• Affiliated Faculty, Biomedical Engineering
  • Associate Professor of Molecular and Cellular Medicine
Carl Gregory

Educational Background

  • Postdoctoral, University of Manchester Medical School
  • Ph.D., Biochemistry & Molecular Biology, University of Manchester
  • B.S., Biochemistry, University of York

Research Interests

  • Dr. Carl Gregory is an assistant professor of molecular and cellular medicine at the Texas A&M Health Science Center College of Medicine Institute for Regenerative Medicine (IRM) at Scott & White Hospital. His research interests include:

    General Biology of MSCs:

    Mesenchymal stem cells (MSCs) are purified from bone marrow based on their ability to adhere to plastic. The resulting cultures are therefore heterogeneous, contaminated with small numbers of differentiated cells such as fibroblasts and osteoblasts. As MSCs are further expanded, they gradually lose their plasticity and proliferative activity. In some cases, therefore, the quality and purity of MSC preparations can seriously influence their efficacy. Dr. Gregory’s lab has been examining the biology of MSCs with a view to develop rapid molecular markers and tests for evaluating/purifying maximally efficacious cultures of MSCs. For example, the group has recently demonstrated leukemia inhibitory factor secretion is a robust predictor of differentiation potential.

    MSCs and bone healing:

    The group specializes in bone repair by MSCs. Based on detailed characterization of the molecular mechanism of osteoblast differentiation by MSCs, a novel and effective bone regeneration strategy has been developed. This strategy, based on pharmaceutical conditioning of MSC cultures prior to administration in a specialized matrix, re-initiates bone formation in non-healing bone defects in mice. Further trials in large animals are planned.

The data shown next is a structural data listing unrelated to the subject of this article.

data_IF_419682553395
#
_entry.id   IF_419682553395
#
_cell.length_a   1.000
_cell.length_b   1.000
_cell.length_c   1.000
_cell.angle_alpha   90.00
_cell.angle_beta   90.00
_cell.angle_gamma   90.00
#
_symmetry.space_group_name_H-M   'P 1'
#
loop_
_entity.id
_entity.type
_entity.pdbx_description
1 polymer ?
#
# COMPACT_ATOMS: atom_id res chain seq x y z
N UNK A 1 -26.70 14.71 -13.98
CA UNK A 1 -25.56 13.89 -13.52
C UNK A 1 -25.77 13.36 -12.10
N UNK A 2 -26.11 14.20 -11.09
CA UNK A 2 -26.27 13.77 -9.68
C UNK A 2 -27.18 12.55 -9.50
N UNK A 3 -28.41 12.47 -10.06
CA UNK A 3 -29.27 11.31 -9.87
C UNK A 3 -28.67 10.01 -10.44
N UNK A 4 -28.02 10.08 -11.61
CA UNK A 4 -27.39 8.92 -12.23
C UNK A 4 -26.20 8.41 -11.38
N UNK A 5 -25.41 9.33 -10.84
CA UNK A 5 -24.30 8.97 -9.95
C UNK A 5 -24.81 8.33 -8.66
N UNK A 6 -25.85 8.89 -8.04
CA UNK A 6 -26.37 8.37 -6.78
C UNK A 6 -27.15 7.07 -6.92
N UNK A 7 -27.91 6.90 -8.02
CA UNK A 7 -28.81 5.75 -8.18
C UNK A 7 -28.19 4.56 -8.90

Malignant bone disease:

    Many tumors of the skeleton destroy bone tissue to facilitate their expansion and metastasis. Furthermore, the mechanisms by which some tumors inhibit the repair of host bone, often increase the aggressiveness of the tumor cells themselves. The Gregory group contributed to the discovery that Dkk-1, a secreted inhibitor of the Wnt pathway inhibits the repair of bone by MSCs. When Dkk-1 is over expressed by osteosarcoma cells, they are more effective in destroying and infiltrating bone. The tumor cells themselves also respond in an autocrine manner to Dkk-1 by becoming highly primitive and highly proliferative, thus becoming a highly aggressive tumor. The group is currently examining the effects of various small molecules and immunological strategies for the safe and effective inhibition of Dkk-1 activity in bone tumors.